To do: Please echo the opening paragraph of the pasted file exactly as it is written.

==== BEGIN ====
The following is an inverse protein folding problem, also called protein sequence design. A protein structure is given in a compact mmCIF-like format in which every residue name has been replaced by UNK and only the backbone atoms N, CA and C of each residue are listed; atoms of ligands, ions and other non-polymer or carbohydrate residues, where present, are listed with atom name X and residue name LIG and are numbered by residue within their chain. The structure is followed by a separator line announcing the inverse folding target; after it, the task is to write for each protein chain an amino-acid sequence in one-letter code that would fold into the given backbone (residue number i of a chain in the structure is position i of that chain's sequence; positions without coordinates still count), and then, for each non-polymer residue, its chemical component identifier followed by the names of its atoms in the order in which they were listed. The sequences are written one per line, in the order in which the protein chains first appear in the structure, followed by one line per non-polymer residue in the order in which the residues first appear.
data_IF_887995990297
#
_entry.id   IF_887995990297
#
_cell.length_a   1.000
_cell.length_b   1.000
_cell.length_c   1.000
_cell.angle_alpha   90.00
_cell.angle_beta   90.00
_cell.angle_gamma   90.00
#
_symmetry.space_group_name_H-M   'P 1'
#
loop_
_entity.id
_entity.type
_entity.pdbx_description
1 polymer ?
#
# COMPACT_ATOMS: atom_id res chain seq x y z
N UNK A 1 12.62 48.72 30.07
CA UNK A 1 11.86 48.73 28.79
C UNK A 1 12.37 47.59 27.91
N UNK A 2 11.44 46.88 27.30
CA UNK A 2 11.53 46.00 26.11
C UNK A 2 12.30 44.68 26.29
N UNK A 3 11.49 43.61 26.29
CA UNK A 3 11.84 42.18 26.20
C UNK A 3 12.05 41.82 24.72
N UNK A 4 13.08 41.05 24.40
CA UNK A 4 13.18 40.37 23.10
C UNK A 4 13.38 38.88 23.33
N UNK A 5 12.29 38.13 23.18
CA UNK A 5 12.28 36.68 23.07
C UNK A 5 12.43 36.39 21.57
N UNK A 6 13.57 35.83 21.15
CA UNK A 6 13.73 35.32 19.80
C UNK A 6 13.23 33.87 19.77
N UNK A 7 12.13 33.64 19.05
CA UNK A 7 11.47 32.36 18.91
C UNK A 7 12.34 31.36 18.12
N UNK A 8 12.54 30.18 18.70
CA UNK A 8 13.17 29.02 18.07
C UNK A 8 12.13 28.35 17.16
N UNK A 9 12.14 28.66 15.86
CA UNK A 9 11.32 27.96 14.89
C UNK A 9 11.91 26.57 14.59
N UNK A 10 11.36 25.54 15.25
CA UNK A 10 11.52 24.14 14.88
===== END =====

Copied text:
The following is an inverse protein folding problem, also called protein sequence design. A protein structure is given in a compact mmCIF-like format in which every residue name has been replaced by UNK and only the backbone atoms N, CA and C of each residue are listed; atoms of ligands, ions and other non-polymer or carbohydrate residues, where present, are listed with atom name X and residue name LIG and are numbered by residue within their chain. The structure is followed by a separator line announcing the inverse folding target; after it, the task is to write for each protein chain an amino-acid sequence in one-letter code that would fold into the given backbone (residue number i of a chain in the structure is position i of that chain's sequence; positions without coordinates still count), and then, for each non-polymer residue, its chemical component identifier followed by the names of its atoms in the order in which they were listed. The sequences are written one per line, in the order in which the protein chains first appear in the structure, followed by one line per non-polymer residue in the order in which the residues first appear.